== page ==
|Publication number||US4187394 A|
|Application number||US 05/899,828|
|Publication date||Feb 5, 1980|
|Filing date||Apr 25, 1978|
|Priority date||Apr 25, 1978|
|Publication number||05899828, 899828, US 4187394 A, US 4187394A, US-A-4187394, US4187394 A, US4187394A|
|Inventors||Michael W. Sievers|
|Original Assignee||The United States Of America As Represented By The Administrator Of The National Aeronautics And Space Administration|
|Export Citation||BiBTeX, EndNote, RefMan|
|Patent Citations (3), Referenced by (20), Classifications (18)|
|External Links: USPTO, USPTO Assignment, Espacenet|
The invention described herein was made in the performance of work under a NASA contract and is subject to the provisions of Section 305 of the National Aeronautics and Space Act of 1958, Public Law 85-568 (72 Stat. 435; 42 USC 2457).
This invention relates to a data link for digital systems over moderate distances, and more particularly to a system for full duplex communications between digital systems in a noisy environment.
As part of an antenna automation project being conducted for space exploration, a need arose for a high-speed, full duplex communication link between a microprocessor located in the structure of the antenna and a minicomputer located approximately 500 meters away in a control room. The harsh electrical environment necessitated a data link that is resistant to ground loops and large noise spikes. This generally requires a very large and complex data link. What led to the present invention was a desire for a simpler, and therefore less expensive data link.
An object was desired to make the link hardware as insensitive to environmentally induced faults as possible while keeping it reasonably simple. The philosophy taken was to accept faults occurring with low to moderate probability but with high probability that the system can recover from a fault given that a fault has occurred. So fault detection is as important in the link design as fault prevention. Clearly, since the most probable type of fault, i.e., single bits, burts, etc., is a function of the nature of the electrical environment, a provision was made for allowing various fault detection schemes or combinations of schemes in different applications according to the needs of the particular applications. That could best be handled by either software or hardware in host-specific interface units, although some fault detection schemes could well be implemented as part of the link hardware, such as parity encoding and checking.
In accordance with the present invention a full duplex link between two digital systems is implemented using at each system identical modules, each consisting of transmitter and receiver submodules. One system transmits to the other via one channel and receives from the other system via another channel, each channel being preferably comprised of a coaxial cable, duplex cable (twisted pair), optical fiber, telephone line or microwave link. In each transmitter and receiver submodule, a first-in first-out (FIFO) data buffer facilitates achieving the full duplex nature of the link as well as providing a means for synchronizing the digital systems to the link. Data transmitted are encoded into a digital frequency modulation (DFM) signal, which encodes a logical one at twice the frequency of a logical zero. Each bit period is divided into two subperiods. The clock subperiod (C) signals the start of a bit period and is followed by a data subperiod (D) in which a pulse is transmitted only for a bit 1. At the receiver, a data and clock pulse separator is employed to produce the clock pulses required for receiving the data. Control means responsive to the clock pulses control the FIFO data buffer in the receiver, while control means responsive to the FIFO automatically controls transfer of data to the receiving computer through an interface. This permits data received to be entered into a FIFO with the very first data bit transmitted. Sync detection means at the receiver checks the first word received to determine if it is of the right code (with a parity bit check if required). If so the sync detection means enables the FIFO to store the sync word and the data words that follow. At the transmitter an FIFO received data from a digital system through an interface under control of the digital system, and output control means responsive to the FIFO converts the data into a DFM signal for transmission. A transmitter output control means receives clock pulses from a stable source and converts the clock pulses into a three-phase clock for control of the DFM modulation of clock and data pulses onto the coaxial cable (with parity bit generation if required). If data is not received for a significant period of time, such as a period of two words or bytes of serially transmitted bits, a time-out circuit terminates the operation of the receiver until another sync word is received and detected.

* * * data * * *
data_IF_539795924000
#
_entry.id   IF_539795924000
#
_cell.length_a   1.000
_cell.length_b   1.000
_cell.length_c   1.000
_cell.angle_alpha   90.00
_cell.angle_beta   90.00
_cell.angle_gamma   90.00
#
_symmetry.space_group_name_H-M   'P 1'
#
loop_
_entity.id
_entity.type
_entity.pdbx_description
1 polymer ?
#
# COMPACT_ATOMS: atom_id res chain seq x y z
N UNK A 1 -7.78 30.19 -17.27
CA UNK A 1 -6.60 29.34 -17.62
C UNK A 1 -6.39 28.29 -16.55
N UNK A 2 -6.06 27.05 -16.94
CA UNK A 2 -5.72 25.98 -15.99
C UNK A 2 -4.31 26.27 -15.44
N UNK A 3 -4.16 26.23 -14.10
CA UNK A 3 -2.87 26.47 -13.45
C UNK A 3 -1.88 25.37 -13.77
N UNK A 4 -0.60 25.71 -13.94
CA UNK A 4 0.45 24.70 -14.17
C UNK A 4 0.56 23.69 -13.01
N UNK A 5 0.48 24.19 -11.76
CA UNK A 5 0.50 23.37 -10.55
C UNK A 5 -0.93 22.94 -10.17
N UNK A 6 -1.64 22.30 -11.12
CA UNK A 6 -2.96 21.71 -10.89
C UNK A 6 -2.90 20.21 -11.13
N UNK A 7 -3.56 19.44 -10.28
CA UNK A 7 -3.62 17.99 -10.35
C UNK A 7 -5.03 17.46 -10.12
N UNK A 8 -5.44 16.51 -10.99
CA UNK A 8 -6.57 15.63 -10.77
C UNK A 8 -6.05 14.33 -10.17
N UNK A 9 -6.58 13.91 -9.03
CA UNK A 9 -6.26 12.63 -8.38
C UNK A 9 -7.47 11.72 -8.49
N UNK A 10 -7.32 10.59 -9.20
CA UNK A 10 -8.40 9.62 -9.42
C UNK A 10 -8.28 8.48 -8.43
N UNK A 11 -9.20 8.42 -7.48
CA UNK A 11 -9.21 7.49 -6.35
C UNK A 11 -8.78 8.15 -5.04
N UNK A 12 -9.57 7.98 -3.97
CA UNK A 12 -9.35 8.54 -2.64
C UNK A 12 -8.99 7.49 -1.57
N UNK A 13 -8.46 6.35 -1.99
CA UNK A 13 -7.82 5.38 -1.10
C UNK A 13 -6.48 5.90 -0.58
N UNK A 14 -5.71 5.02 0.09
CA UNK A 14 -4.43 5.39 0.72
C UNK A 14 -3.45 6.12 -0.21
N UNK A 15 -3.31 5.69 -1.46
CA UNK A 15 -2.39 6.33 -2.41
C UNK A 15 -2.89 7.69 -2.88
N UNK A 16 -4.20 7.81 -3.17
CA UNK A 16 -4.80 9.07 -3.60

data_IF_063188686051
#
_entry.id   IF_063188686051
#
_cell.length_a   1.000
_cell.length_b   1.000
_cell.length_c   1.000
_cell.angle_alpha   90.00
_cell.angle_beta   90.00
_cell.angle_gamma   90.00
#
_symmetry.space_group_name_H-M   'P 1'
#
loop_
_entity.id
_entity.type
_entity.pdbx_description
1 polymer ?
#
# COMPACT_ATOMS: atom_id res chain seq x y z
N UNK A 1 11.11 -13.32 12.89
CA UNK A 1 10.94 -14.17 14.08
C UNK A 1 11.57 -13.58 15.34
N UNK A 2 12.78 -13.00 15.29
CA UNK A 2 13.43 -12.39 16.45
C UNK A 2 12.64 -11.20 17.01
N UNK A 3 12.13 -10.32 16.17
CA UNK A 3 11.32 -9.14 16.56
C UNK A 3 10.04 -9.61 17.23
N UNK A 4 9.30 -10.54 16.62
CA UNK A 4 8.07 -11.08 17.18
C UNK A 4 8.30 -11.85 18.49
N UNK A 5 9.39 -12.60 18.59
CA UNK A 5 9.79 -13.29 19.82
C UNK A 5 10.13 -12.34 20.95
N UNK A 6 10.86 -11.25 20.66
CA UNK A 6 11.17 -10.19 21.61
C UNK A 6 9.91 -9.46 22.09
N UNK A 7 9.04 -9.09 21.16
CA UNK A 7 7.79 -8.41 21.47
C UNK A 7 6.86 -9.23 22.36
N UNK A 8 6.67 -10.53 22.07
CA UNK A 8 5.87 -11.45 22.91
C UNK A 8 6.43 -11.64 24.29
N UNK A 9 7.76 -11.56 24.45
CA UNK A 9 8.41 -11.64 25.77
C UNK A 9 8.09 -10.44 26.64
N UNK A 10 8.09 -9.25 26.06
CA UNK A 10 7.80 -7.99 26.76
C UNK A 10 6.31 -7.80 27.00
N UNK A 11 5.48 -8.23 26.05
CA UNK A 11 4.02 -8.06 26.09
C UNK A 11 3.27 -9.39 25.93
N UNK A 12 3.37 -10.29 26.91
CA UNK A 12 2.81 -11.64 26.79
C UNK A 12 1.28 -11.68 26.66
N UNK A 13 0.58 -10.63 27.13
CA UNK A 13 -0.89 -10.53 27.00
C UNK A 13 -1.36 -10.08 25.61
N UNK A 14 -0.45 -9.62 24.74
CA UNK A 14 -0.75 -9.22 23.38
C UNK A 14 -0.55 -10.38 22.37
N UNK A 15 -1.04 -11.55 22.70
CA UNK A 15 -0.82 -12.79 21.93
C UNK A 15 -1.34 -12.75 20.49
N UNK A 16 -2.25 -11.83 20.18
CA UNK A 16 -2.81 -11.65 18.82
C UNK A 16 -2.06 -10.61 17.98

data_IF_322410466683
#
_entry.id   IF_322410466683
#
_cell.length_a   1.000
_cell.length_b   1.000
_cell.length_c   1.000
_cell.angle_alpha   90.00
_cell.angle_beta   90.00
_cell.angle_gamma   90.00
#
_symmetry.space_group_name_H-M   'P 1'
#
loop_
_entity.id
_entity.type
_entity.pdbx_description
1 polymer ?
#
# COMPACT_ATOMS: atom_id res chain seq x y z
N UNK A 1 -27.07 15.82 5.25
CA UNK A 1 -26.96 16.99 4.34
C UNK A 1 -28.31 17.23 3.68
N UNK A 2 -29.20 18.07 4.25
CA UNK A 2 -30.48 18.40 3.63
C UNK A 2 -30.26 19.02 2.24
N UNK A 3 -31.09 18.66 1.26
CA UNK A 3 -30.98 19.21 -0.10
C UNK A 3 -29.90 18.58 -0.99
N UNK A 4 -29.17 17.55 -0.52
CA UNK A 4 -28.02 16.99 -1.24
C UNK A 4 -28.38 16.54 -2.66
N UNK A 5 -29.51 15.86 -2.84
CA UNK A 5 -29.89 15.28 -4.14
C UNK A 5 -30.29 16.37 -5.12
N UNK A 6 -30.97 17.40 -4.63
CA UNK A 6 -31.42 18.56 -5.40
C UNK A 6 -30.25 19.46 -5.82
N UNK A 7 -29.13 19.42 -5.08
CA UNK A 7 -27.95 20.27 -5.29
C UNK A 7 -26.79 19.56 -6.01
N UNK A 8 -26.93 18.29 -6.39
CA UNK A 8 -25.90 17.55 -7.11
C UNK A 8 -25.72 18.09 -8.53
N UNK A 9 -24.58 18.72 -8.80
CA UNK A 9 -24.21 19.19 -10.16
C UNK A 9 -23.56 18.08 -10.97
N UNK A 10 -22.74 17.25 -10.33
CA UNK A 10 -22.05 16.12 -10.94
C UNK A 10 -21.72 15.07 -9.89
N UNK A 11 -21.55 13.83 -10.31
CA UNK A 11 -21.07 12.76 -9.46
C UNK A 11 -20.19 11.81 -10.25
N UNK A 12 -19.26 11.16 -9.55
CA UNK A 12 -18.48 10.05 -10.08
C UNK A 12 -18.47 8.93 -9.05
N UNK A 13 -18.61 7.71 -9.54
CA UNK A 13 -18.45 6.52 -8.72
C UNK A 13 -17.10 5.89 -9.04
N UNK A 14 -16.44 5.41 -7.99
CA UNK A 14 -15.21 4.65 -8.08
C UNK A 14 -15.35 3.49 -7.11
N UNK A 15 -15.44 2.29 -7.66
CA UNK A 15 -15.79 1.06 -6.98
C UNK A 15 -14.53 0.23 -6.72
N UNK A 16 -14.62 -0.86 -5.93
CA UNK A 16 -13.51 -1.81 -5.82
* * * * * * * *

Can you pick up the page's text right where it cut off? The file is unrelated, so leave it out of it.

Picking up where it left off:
The novel features that are considered characteristic of this invention are set forth with particularity in the appended claims. The invention will best be understood from the following description when read in connection with the accompanying drawings.
FIG. 1 illustrates two computers with identical data link modules at each computer for full duplex, high-speed communication over coaxial cables, each module comprising a transmitter and a receiver.
FIG. 2 illustrates the architecture of a transmitter in each of the data link modules of FIG. 1.
FIG. 3 illustrates digital frequency modulation (DFM) employed in the transmitter of FIG. 2.
FIG. 4 illustrates a three-phase clock generator used in the transmitter of FIG. 2 for DFM transmission.
FIG. 5 illustrates the architecture of a receiver in each of the data link modules of FIG. 1.